Clarkesworld Magazine, Issue 200, May 2023 by Neil Clarke
My rating: 4 of 5 stars
Last month's issue of Clarkesworld was so-so, but this one is stellar. There are five stories here that I would rate as among the best I've read this year, and even the other three, though a cut below, are thought-provoking.
"Better Living Through Algorithms," Naomi Kritzer
Kritzer tends to use AI as a character in her stories; two of her books, Catfishing on CatNet and Chaos on CatNet, feature an artificial intelligence front and center. This story delves into an app, Abelique, that purports to be "for better living." And it seems to do just that--for a while, until its users start to get suspicious of it. It puts a bit of a twist on the author's standard formula, emphasizing the power of human connection.
"Through the Roof of the World," Harry Turtledove
This story is one of two hard-SF stories in the issue (depending on your definition of hard SF, I suppose) about a race of intelligent blind nautilus-like creatures in the oceans of Europa, and what they do when an Earth probe drills through the nine-mile-thick layer of ice to discover a thriving ecosystem. I thought it had a rather abrupt ending, but it just shows the skill of the author in that you want the story to continue.
"Action At a Distance," An Hao, translated by Andy Dudak
This story, originally published in the Chinese magazine Science Fiction World last year, is the second hard-SF story in the issue. It's dense and complex, and will probably take more than one reading (at least it did me) to understand the concepts about consciousness and matter discussed. Some Chinese SF I've read suffers from having thin cardboardy characters, but this story has much better characterization.
"The Fall," Jordan Chase-Young
This is an SF horror story, featuring a genetically engineered forest and creatures on the moon and what happens when a photographer discovers a discarded doll from the Prefall inhabitants.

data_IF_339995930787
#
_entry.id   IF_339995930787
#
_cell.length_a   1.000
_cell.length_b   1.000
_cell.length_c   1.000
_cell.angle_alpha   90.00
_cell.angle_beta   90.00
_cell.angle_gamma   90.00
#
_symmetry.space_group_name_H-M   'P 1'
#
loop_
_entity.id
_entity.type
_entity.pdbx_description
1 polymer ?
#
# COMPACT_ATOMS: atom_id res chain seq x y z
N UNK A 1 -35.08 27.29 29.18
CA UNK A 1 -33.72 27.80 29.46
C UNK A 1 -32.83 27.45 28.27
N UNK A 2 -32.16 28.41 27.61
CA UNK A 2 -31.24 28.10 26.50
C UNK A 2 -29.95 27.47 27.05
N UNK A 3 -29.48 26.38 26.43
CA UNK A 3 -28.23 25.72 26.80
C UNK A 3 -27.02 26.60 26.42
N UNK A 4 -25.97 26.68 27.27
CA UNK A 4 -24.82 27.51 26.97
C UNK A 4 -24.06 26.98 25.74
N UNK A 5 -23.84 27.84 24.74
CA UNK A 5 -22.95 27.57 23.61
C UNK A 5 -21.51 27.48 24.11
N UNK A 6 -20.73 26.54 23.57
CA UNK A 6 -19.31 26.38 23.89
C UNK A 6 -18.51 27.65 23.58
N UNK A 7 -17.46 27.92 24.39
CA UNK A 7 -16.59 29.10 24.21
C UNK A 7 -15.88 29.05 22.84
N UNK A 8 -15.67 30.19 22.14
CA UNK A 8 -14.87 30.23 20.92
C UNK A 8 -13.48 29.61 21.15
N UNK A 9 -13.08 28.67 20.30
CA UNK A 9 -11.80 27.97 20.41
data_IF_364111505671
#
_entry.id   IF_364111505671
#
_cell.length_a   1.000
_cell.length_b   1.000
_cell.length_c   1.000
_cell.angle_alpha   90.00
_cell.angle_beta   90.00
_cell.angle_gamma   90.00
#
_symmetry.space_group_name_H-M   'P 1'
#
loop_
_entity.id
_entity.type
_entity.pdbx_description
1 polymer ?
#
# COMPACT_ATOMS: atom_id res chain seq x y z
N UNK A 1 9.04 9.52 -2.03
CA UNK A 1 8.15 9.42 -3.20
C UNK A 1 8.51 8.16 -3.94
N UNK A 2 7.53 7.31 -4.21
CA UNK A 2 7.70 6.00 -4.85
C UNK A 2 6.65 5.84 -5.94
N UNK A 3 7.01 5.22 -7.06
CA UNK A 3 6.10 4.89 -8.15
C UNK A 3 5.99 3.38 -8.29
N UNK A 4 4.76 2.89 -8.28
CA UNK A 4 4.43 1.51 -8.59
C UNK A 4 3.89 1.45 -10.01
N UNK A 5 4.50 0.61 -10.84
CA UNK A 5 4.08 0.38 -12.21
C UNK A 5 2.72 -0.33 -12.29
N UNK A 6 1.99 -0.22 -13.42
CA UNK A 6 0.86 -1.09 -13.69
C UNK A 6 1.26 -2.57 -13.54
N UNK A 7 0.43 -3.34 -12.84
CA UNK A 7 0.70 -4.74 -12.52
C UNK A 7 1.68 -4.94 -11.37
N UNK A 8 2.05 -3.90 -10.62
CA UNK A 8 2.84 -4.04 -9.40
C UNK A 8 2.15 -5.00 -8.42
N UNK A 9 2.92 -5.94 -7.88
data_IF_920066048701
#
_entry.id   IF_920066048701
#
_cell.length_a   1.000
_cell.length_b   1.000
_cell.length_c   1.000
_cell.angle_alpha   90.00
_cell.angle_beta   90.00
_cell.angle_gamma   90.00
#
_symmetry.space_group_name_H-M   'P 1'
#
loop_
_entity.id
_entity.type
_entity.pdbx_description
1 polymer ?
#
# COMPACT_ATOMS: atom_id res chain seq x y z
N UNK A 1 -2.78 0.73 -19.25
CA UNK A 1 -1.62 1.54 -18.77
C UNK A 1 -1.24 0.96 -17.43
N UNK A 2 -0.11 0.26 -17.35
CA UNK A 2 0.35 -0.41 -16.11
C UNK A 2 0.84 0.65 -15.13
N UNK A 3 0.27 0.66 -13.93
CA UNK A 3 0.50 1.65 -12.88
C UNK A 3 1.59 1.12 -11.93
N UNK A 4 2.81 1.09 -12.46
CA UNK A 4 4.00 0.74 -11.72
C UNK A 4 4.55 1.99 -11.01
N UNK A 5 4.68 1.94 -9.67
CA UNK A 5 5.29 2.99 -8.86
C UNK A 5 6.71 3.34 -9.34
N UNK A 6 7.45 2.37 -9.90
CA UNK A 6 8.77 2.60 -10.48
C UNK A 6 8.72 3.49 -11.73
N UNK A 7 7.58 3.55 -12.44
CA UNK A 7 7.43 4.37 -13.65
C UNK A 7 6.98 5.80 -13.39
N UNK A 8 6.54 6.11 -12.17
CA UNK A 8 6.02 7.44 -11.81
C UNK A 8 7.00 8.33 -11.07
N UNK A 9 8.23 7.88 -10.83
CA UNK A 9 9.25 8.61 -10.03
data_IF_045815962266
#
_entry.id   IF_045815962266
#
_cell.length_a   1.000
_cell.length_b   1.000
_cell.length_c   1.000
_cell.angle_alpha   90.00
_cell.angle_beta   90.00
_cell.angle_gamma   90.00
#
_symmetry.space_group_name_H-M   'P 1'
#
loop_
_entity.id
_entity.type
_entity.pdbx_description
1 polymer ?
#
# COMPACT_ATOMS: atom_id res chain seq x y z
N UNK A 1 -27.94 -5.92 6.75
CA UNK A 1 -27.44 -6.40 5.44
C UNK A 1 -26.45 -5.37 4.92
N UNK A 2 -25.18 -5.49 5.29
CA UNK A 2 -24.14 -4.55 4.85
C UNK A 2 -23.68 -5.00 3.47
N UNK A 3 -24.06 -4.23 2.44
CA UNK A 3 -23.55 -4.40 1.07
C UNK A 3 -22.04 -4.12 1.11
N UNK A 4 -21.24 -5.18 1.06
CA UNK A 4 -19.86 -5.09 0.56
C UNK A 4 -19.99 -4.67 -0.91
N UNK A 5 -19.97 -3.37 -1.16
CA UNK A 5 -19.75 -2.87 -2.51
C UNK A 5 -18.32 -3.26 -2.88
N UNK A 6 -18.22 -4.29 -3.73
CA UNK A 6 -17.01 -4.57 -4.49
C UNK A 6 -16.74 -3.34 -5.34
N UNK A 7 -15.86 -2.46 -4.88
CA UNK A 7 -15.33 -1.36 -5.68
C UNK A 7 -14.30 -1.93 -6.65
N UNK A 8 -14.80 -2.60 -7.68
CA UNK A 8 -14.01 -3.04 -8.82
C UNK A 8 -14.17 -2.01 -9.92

"To Sail Beyond the Botnet," Suzanne Palmer
This is the latest in a delightful series of stories featuring Bot 9, a small repair bot who has a habit of improvising its way out of all sorts of problems and saving its ship and crew along the way. This novella introduces a fascinating alien race and shakes up Bot 9's world, laying the foundation for more interesting adventures going forward. Also note the title, a takeoff of a Robert A. Heinlein novel.
The second tier of this month's stories didn't quite hit the mark for me as much as the ones above, but they were still worth reading.
"LOL, Said the Scorpion," Rich Larson
Remember the fable of the scorpion and the frog? The scorpion begs the frog to swim him across the river, promising he won't sting. Of course, the scorpion stings the frog, and when the frog asks him why, the scorpion replies, "You knew what I was when you took me aboard." This is an updated cyberpunk version of that fable, with a "holiday suit" that takes protecting its wearer to extreme lengths.
"Sensation and Sensibility," Parker Raglund
This is a kind of talky slice-of-life tale, featuring androids instead of humans. The androids are discussing human senses and emotions, hence the title.
"The Giants Among Us," Megan Chee
This starts out as a sort of science fiction fable, with sleeping giants on a planet that the smaller inhabitants live on (or inside, in the case of one giant's corpse). But then it turns into unexpected themes of exploration, harmony, and hatred of the Other that turns into understanding and friendship. For such a short story, it packs a lot of punch.
There's also an interesting non-fiction article, "Horror and Science Fiction: Genre's Evil Twins", by Carrie Sessarego, that discusses how the two genres can entwine and create something quite potent.
Altogether, this is an excellent issue of Clarkesworld. Now to step momentarily onto my soapbox: due to Amazon's fuckery and cancellation of Kindle subscriptions, genre magazines are shortly going to be in a world of hurt. Please consider subscribing to this excellent magazine. I have subscribed to the print edition for years and it is well worth it. Go here to subscribe.
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